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SIHH 2018 - The editorial team's personal favourites (4)

SIHH 2018 The editorial team's personal favourites (4)

Every day of the SIHH 2018 our editorial team bring you their personal favourites among the many new watches.

Armin Strom Mirrored Force Resonance with engine-turned dial by Kari Voutilainen

The editorial team's personal favourites (4)

Mirrored Force Resonance © Armin Strom

Could there be a better juxtaposition between the technical exploit achieved by Claude Greisler in the form of the two balance spring assemblies beating in resonance, visible on the left of the dial, and the sublime engine-turned sub-dial by Kari Voutilainen, on the right? Maybe, but none comes to mind so readily at this year’s SIHH. It’s the perfect example of how you can marry cutting-edge research and development with the very best of traditional watchmaking crafts, all at a price that is perfectly reasonable when you consider the time and money that has gone into the development of this exceptional watch. - Paul O'Neil

Luminor Due 3 Days Automatic Acciaio PAM755

The editorial team's personal favourites (4)

Luminor Due 3 Days Automatic Acciaio PAM755 © Panerai

A 38mm Panerai? It’s something we’ve never seen before. The Italian brand from Neuchâtel had already gone down to 40mm many years ago. But since then it had set records for diameter, either in terms of the maximum or the biggest average. Then we saw some 42mm models, followed by a reduction in thickness with the Luminor Due. Panerai takes the trend further at the SIHH 2018 with wearability and reasonable dimensions. The Luminor Due 3 Days, alias PAM755, measures 38 mm in diameter for a thickness of 11mm. Those with smaller wrists, whether male or female, can rejoice because there is finally a Panerai for you. Those who like chic watches (because, let’s not forget, Panerai knows how to be chic when worn in the right proportions) and have been disappointed by huge watches and hyperbole, go try on the smallest Panerai en masse. - David Chokron


Drive de Cartier Extraplate

The editorial team's personal favourites (4)

Drive de Cartier Extraplate © Cartier

After numerous metal variations and complications, the Drive is finally here in its simple and most accomplished guise: The Drive de Cartier Extraplate. Slimmed down, the watch can show off its geometry to the full. It is much more sensual and subtle than the first designs which, while not too big, had a more affirmed masculinity. In the ultra-thin version, the gold or steel case makes way for a dial that seems more open. The Drive has chance to breath, and seems more noble as a result. It does not need to be any thicker, nor more complicated: it’s there, simple, refined, elegant and paradoxically with more character than its first incarnation. Less is more, definitely! - Olivier Müller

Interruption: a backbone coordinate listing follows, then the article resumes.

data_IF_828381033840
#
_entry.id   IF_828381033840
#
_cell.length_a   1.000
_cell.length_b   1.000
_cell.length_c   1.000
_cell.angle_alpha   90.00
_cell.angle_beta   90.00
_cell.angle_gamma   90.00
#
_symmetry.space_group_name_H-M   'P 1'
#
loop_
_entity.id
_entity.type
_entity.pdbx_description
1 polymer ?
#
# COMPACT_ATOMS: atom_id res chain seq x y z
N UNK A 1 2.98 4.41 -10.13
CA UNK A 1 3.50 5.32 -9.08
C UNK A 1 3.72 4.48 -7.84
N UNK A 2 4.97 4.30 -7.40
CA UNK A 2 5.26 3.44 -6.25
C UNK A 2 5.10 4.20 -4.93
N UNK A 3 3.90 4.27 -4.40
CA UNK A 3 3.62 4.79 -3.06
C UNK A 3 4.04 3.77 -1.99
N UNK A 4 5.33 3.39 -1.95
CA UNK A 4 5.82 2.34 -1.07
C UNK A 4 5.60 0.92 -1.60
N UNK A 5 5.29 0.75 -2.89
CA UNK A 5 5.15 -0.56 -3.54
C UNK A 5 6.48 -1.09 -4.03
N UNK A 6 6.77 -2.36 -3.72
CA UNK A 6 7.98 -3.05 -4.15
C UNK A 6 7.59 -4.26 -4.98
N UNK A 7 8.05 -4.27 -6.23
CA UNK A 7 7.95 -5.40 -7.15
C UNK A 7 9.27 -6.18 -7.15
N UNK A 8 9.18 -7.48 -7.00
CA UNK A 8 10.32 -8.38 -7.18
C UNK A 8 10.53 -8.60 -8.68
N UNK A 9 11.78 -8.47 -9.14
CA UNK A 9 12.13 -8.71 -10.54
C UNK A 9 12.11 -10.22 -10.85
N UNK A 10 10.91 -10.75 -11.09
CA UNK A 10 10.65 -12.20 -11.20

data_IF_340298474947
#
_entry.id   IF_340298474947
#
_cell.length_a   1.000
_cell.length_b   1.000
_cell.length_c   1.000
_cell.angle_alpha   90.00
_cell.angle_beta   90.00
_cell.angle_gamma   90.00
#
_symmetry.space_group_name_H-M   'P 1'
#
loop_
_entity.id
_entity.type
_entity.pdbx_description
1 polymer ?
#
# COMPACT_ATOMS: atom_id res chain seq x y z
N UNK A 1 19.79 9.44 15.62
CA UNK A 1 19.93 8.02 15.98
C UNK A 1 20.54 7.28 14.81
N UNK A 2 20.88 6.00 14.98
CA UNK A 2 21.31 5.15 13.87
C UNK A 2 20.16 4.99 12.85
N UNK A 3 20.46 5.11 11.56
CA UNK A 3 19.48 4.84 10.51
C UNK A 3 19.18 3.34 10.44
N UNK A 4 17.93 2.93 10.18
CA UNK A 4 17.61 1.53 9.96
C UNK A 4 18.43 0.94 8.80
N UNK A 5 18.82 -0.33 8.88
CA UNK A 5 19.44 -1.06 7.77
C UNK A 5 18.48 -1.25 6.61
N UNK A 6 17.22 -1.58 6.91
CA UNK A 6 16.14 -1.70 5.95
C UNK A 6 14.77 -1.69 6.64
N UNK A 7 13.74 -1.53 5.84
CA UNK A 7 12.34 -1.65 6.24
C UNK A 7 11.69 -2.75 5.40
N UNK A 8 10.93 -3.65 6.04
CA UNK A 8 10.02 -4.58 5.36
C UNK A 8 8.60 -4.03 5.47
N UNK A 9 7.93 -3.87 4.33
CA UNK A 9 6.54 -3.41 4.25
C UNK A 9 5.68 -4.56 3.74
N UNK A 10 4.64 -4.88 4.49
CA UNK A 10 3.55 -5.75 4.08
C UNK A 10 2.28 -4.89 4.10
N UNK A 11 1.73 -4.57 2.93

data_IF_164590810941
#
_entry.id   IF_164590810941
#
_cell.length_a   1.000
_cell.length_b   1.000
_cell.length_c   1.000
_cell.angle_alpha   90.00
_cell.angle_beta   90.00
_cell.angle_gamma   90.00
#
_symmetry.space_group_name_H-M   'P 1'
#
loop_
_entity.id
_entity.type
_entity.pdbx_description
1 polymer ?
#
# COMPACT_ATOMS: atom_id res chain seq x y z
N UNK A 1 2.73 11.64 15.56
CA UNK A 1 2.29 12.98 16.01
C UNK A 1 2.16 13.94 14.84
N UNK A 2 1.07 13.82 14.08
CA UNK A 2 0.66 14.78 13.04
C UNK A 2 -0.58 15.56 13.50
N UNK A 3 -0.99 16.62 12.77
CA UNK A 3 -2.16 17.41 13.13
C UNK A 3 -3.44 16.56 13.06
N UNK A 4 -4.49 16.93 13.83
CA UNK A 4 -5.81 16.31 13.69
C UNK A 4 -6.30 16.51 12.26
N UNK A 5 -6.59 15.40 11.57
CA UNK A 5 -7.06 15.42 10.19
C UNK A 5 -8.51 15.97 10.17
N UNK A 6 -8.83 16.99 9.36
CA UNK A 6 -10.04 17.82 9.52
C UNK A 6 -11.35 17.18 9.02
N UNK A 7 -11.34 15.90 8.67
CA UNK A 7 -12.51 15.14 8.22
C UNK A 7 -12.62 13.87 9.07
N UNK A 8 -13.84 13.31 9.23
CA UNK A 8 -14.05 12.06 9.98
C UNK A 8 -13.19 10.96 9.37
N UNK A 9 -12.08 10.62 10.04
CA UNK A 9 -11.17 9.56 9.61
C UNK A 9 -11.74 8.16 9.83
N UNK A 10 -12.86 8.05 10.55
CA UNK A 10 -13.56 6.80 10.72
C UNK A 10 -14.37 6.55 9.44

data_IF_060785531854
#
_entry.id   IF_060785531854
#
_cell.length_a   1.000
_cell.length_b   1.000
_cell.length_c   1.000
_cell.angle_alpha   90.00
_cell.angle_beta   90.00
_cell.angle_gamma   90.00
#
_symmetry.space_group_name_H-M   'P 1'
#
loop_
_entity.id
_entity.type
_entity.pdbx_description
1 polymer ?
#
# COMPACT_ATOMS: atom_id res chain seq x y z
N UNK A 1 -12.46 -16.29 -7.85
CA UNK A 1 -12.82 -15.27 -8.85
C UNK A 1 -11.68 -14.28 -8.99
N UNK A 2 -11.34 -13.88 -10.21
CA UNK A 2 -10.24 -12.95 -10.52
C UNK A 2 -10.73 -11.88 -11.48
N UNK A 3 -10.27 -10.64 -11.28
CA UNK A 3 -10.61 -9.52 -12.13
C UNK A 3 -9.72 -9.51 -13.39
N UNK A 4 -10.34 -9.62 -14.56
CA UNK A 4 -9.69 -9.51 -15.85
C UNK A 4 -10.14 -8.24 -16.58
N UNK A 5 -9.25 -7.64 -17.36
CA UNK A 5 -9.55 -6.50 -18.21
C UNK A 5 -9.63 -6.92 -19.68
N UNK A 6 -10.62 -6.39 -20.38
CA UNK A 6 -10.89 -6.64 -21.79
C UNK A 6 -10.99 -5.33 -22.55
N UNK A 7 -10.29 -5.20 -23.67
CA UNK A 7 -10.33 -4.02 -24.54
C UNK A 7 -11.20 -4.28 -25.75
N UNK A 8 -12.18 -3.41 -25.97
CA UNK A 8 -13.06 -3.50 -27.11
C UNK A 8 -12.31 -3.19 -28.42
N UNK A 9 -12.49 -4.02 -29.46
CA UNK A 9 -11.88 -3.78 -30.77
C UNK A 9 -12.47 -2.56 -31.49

Audemars Piguet Royal Oak Offshore Chronograph: oldie but goodie

The editorial team's personal favourites (4)

Royal Oak Offshore Chronograph © Audemars Piguet

The Royal Oak Offshore 25th anniversary re-edition in stainless steel remains faithful to the 1993 original albeit with modern upgrades, notably the brand’s in-house 3126/3840 automatic movement. As such, it brings immense joy to those who enjoy nostalgia.
The brand highlights that the anniversary piece has the text “Royal Oak Offshore” and “Automatic” inscribed on its case back unlike previous editions. Now did you know that the first 100 pieces of the original Royal Oak Offshore did not have the text “Offshore” but only “Royal Oak” engraved on its caseback? That was because back then, its commercial success was internally doubted.
Today, the Royal Oak Offshore remains a bestseller for the brand and personally, it is a symbol in the form of a well-built timepiece representing an adventurous spirit with a never-say-die attitude. - Timmy Tan


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